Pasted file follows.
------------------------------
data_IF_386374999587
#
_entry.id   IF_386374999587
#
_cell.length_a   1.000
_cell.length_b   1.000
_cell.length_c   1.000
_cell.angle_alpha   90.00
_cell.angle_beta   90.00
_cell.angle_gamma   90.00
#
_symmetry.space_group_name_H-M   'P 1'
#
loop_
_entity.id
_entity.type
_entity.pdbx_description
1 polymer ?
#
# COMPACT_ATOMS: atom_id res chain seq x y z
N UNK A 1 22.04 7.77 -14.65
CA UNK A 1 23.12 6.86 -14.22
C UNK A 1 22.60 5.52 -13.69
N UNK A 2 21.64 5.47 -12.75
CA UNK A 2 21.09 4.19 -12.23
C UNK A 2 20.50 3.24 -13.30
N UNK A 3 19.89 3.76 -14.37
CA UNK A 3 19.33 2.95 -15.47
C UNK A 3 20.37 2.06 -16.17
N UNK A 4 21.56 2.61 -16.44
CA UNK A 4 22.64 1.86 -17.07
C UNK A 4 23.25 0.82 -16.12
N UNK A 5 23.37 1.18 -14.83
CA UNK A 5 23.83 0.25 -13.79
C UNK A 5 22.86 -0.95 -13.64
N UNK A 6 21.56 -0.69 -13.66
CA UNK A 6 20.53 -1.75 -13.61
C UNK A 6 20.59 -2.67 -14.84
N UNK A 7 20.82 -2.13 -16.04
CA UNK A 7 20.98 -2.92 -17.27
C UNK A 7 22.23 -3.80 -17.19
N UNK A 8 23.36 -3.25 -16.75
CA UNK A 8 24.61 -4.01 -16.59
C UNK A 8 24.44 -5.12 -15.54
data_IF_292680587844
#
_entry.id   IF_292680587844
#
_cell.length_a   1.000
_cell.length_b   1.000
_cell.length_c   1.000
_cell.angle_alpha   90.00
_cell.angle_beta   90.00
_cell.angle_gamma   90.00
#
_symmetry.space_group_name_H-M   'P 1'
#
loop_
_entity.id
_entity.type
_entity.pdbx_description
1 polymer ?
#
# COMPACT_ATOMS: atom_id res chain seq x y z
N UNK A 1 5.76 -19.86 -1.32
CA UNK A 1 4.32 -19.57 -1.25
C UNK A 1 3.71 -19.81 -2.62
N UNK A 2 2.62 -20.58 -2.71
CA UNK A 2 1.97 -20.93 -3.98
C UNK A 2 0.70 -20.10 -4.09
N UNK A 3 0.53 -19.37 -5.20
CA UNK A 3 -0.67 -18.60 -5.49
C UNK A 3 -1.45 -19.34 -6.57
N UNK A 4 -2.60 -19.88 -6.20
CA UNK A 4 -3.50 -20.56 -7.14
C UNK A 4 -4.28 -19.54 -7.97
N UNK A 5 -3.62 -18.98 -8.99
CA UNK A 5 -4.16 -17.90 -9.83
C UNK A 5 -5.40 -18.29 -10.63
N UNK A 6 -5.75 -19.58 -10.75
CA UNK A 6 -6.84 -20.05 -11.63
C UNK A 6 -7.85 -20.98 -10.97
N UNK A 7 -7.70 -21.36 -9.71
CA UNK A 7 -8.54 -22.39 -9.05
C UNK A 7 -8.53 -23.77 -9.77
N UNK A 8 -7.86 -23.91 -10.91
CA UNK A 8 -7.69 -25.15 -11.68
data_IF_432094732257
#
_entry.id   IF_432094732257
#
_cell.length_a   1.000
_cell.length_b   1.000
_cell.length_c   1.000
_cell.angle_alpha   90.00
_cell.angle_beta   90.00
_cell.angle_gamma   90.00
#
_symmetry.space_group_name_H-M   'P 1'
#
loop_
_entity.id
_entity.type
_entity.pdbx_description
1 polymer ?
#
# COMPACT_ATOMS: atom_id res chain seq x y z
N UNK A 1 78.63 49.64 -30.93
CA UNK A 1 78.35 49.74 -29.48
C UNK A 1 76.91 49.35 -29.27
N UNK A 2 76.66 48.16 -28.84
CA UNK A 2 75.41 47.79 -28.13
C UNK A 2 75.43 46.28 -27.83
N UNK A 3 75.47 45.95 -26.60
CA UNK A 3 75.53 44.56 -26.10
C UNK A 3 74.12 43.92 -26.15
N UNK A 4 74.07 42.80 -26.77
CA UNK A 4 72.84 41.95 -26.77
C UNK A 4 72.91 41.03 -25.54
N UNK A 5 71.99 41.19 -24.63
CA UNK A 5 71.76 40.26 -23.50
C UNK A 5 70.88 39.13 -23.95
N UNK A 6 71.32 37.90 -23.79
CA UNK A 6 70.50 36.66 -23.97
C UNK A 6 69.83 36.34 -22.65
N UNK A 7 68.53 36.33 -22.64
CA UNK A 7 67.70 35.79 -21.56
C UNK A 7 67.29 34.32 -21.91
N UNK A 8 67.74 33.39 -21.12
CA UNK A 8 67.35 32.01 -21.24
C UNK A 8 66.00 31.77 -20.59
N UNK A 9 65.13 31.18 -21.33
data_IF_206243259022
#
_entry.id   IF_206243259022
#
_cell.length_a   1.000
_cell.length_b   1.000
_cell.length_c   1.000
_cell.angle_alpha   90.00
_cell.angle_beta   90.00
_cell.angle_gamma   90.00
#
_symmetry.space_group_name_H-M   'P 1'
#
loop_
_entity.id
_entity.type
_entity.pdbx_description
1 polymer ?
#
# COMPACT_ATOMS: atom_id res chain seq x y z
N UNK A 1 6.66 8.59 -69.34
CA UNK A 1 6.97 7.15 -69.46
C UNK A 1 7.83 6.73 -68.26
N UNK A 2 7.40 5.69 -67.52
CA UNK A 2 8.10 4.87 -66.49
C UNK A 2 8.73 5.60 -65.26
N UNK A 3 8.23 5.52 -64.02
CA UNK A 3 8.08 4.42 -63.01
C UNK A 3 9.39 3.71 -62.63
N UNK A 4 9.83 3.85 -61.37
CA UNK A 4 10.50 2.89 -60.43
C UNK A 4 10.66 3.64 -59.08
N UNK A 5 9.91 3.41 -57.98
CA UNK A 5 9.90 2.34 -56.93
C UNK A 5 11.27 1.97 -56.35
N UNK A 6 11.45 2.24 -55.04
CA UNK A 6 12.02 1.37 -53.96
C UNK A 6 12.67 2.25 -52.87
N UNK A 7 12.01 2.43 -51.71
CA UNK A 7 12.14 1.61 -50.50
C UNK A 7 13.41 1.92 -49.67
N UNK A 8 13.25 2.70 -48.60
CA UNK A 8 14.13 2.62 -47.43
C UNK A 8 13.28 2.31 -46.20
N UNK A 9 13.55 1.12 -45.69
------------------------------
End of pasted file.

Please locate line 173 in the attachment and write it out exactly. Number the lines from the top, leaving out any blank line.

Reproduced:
C UNK A 7 13.41 1.92 -49.67